I am most grateful for being able to document visual and aural sensations, even though documentation is extremely limited, and most often the documentation itself transforms into a whole new experience altogether, rather than just remaining a static representation of the subject. However, lately, I have been thinking a lot about smell. Yes, the olfactory sense.
The ability to smell influences so much of our perceptions and subsequent actions. I know an Aspie who was born without olfactory response. He cannot smell. This puts him in danger of all kinds of things. The lack of the sense of smell may be overlooked as a lesser ‘disability’ than the lack of vision, or audition, but there are many hidden pitfalls. My friend, and others like him, can easily ingest food that is not fresh, and hence cause digestive and poisoning problems. He will not be able to smell if there was a gas leak in his apartment and will need to install emergency protective devices for that purpose. He is also unable to fully enjoy the ‘bouquets’ that accompany food, and the reason that food is so attractive to so many people. Nor will he have the conscious pleasures of basking in good smells. The brain is incredibly multimodal, fortunately for all of us, and my friend’s food preferences, and yes, even his sense of ‘taste,’ are based on his ability to sense texture. Perhaps in some ways, the brain compensates and he is hence able to different texture so much better than others who can smell and use the olfactory sense to ‘taste’ food, rather than texture. That, too, is another way of perceiving our world.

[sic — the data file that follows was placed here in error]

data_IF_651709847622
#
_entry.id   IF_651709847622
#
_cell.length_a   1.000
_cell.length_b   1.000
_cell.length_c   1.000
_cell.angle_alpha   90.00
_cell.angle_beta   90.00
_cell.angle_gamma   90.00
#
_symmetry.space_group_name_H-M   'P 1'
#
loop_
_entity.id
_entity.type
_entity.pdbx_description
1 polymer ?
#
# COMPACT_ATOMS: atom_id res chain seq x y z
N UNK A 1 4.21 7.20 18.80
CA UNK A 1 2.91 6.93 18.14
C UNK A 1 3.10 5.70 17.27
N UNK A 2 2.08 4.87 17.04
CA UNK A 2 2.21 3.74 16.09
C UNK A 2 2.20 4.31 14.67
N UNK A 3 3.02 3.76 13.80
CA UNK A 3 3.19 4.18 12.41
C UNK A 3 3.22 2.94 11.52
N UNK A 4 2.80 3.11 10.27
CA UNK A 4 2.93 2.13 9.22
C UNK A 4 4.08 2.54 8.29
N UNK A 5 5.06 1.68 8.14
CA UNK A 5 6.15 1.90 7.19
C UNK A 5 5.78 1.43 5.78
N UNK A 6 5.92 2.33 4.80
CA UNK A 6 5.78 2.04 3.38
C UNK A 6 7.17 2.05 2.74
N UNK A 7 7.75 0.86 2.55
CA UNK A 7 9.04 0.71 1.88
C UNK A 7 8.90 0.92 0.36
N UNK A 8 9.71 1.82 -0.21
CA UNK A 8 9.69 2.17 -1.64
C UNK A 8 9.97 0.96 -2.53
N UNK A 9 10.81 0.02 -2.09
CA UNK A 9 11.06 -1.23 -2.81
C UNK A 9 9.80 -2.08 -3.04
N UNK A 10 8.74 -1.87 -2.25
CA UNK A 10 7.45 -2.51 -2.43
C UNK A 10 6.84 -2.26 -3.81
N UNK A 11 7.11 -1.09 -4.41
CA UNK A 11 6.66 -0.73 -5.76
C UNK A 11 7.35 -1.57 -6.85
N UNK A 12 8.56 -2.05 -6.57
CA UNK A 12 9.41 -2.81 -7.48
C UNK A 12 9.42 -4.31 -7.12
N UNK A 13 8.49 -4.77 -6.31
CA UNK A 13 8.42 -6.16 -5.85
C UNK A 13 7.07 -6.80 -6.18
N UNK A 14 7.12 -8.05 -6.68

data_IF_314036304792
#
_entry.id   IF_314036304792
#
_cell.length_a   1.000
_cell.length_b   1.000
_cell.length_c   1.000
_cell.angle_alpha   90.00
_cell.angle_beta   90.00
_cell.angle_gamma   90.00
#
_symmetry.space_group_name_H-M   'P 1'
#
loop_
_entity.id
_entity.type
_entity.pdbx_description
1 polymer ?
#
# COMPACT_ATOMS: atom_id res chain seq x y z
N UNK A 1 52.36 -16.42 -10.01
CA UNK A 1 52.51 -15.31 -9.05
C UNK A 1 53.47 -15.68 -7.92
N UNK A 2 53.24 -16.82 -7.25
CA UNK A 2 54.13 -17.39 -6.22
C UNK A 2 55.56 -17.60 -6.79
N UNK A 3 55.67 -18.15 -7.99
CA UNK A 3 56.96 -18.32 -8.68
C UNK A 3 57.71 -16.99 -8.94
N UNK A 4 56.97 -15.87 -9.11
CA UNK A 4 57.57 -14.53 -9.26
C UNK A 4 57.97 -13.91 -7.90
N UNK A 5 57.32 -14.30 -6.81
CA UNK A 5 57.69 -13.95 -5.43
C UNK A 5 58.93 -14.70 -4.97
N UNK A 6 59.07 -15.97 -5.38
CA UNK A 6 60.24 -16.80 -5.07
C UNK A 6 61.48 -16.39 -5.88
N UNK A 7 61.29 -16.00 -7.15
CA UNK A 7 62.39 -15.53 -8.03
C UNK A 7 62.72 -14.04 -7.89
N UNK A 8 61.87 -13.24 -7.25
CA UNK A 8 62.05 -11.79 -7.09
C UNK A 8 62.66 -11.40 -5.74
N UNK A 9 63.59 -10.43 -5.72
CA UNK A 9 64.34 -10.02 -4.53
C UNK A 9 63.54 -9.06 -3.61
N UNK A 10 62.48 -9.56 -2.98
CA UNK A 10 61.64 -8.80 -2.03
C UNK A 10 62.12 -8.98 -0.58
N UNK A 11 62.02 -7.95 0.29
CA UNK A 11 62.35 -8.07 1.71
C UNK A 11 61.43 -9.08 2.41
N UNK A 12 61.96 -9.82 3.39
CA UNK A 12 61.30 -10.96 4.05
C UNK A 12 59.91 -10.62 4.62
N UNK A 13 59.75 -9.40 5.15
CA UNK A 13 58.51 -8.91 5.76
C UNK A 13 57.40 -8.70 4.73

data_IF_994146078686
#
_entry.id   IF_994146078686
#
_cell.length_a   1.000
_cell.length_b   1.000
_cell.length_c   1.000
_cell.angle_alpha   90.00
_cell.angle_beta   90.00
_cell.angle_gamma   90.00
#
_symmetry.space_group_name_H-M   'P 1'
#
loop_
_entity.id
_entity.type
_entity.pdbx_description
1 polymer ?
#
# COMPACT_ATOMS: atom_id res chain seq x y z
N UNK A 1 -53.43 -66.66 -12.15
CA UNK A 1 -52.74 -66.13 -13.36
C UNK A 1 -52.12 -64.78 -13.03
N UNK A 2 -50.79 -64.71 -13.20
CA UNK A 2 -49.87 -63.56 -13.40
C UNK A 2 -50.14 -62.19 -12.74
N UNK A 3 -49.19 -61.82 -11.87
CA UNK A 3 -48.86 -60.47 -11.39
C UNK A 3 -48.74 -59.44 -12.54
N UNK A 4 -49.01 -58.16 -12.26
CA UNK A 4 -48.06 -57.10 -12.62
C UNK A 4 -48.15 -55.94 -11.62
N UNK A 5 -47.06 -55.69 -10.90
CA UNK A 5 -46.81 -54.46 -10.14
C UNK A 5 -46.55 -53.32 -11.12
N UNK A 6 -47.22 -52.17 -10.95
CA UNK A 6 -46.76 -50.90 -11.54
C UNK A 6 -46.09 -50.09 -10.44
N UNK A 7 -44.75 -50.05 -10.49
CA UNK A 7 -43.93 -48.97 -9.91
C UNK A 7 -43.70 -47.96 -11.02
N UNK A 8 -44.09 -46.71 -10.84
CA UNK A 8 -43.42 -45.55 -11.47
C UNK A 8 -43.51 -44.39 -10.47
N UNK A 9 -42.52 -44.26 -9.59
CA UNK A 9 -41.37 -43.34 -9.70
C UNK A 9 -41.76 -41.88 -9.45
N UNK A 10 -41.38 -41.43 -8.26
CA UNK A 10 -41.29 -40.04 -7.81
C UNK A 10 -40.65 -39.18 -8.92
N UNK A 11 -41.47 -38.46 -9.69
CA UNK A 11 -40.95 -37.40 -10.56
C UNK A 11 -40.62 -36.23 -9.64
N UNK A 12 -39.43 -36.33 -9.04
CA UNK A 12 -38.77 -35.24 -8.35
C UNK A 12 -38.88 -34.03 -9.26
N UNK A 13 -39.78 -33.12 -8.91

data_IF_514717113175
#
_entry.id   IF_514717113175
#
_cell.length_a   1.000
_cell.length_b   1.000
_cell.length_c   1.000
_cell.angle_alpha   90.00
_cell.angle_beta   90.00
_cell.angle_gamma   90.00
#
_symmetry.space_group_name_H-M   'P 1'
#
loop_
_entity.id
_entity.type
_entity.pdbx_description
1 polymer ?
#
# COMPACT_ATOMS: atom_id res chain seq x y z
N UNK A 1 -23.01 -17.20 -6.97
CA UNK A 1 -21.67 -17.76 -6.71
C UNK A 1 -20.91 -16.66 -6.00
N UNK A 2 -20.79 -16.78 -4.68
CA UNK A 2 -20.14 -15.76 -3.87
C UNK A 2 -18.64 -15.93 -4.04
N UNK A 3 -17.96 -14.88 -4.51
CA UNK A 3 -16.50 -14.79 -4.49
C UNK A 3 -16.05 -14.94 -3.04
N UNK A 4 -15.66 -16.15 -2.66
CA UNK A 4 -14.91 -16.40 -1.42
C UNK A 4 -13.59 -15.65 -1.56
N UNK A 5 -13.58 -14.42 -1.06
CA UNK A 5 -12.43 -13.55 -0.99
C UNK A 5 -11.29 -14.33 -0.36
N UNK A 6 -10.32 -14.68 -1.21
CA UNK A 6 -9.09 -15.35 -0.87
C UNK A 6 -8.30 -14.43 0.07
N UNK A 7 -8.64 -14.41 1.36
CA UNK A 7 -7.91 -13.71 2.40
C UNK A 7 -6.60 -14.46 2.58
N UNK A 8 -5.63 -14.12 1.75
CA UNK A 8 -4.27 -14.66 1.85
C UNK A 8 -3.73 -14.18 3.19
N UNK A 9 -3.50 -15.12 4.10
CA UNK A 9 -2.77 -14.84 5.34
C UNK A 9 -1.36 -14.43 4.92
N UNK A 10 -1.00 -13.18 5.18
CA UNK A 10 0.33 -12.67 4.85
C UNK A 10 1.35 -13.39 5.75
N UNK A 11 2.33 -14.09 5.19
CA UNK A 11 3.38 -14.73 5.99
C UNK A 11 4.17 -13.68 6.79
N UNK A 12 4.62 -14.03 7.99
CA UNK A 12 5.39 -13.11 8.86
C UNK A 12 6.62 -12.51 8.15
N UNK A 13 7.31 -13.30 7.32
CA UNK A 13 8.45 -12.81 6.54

Righto, I am somewhat digressing again… so… let’s keep it brief here, after all, this is a casual and fun blog, so I shall not waffle on and on (and I can!) about the olfactory sense. I just wonder about documenting smell. If only we could do that, then we will be able to ‘share’ the smells that affect us profoundly with others, just as we share photos (visual) and music or sound recordings (auditory).
A thought that began to take more concrete form (the thought i.e.) in my mind today, as I was walking Lucy, is this: can food be considered a kind of temporal ‘documentation’ of smells, for the purpose of limited sharing, and hence yet another, and quite cogent, agency for creating empathy and communication?
The limitations are many of course. One has to be able to experience this ‘documentation’ in person.
Anyhow, I shall leave you with an inference. The visual sense shall again have to be a channel for extrapolation here. Imagine, then.
Something we encountered this morning after the rain. One is a ‘smell this’ photograph, and the other is the ‘look at this juxtaposition’ photograph. Wherever your ‘visual nose’ takes you!